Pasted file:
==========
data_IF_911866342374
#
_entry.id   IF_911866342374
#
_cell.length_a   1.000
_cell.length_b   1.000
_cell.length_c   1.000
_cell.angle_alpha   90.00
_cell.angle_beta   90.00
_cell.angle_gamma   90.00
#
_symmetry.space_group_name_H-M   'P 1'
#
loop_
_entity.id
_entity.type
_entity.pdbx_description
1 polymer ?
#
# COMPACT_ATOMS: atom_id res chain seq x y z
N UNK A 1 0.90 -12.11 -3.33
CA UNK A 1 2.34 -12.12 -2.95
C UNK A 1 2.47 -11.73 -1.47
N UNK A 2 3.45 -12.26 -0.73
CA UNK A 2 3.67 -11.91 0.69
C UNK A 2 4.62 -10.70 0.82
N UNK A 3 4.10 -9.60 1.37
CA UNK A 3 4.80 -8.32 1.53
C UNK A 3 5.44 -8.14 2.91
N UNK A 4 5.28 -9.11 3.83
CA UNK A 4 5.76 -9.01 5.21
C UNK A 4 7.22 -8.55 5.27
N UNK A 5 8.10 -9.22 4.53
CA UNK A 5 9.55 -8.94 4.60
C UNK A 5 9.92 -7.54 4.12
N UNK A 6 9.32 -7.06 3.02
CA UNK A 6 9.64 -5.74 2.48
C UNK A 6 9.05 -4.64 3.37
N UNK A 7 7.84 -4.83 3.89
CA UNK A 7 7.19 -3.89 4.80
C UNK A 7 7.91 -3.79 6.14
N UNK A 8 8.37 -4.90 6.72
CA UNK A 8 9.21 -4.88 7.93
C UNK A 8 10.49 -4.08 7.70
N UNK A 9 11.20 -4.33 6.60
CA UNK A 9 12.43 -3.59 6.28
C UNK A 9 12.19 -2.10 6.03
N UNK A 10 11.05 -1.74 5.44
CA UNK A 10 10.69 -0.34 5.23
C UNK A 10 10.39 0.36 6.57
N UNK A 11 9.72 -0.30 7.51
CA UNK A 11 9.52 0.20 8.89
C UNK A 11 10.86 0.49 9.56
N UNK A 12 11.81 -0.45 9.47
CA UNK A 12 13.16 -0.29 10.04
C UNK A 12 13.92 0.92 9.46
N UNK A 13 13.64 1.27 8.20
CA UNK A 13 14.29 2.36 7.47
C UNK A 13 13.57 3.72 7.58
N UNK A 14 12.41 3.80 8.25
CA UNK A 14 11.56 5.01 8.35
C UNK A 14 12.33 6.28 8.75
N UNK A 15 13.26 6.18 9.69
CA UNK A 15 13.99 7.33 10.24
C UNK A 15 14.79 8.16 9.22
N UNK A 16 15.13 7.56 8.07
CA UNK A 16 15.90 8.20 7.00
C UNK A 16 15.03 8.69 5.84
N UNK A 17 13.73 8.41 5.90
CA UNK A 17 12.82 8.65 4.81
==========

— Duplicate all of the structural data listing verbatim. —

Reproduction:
data_IF_911866342374
#
_entry.id   IF_911866342374
#
_cell.length_a   1.000
_cell.length_b   1.000
_cell.length_c   1.000
_cell.angle_alpha   90.00
_cell.angle_beta   90.00
_cell.angle_gamma   90.00
#
_symmetry.space_group_name_H-M   'P 1'
#
loop_
_entity.id
_entity.type
_entity.pdbx_description
1 polymer ?
#
# COMPACT_ATOMS: atom_id res chain seq x y z
N UNK A 1 0.90 -12.11 -3.33
CA UNK A 1 2.34 -12.12 -2.95
C UNK A 1 2.47 -11.73 -1.47
N UNK A 2 3.45 -12.26 -0.73
CA UNK A 2 3.67 -11.91 0.69
C UNK A 2 4.62 -10.70 0.82
N UNK A 3 4.10 -9.60 1.37
CA UNK A 3 4.80 -8.32 1.53
C UNK A 3 5.44 -8.14 2.91
N UNK A 4 5.28 -9.11 3.83
CA UNK A 4 5.76 -9.01 5.21
C UNK A 4 7.22 -8.55 5.27
N UNK A 5 8.10 -9.22 4.53
CA UNK A 5 9.55 -8.94 4.60
C UNK A 5 9.92 -7.54 4.12
N UNK A 6 9.32 -7.06 3.02
CA UNK A 6 9.64 -5.74 2.48
C UNK A 6 9.05 -4.64 3.37
N UNK A 7 7.84 -4.83 3.89
CA UNK A 7 7.19 -3.89 4.80
C UNK A 7 7.91 -3.79 6.14
N UNK A 8 8.37 -4.90 6.72
CA UNK A 8 9.21 -4.88 7.93
C UNK A 8 10.49 -4.08 7.70
N UNK A 9 11.20 -4.33 6.60
CA UNK A 9 12.43 -3.59 6.28
C UNK A 9 12.19 -2.10 6.03
N UNK A 10 11.05 -1.74 5.44
CA UNK A 10 10.69 -0.34 5.23
C UNK A 10 10.39 0.36 6.57
N UNK A 11 9.72 -0.30 7.51
CA UNK A 11 9.52 0.20 8.89
C UNK A 11 10.86 0.49 9.56
N UNK A 12 11.81 -0.45 9.47
CA UNK A 12 13.16 -0.29 10.04
C UNK A 12 13.92 0.92 9.46
N UNK A 13 13.64 1.27 8.20
CA UNK A 13 14.29 2.36 7.47
C UNK A 13 13.57 3.72 7.58
N UNK A 14 12.41 3.80 8.25
CA UNK A 14 11.56 5.01 8.35
C UNK A 14 12.33 6.28 8.75
N UNK A 15 13.26 6.18 9.69
CA UNK A 15 13.99 7.33 10.24
C UNK A 15 14.79 8.16 9.22
N UNK A 16 15.13 7.56 8.07
CA UNK A 16 15.90 8.20 7.00
C UNK A 16 15.03 8.69 5.84
N UNK A 17 13.73 8.41 5.90
CA UNK A 17 12.82 8.65 4.81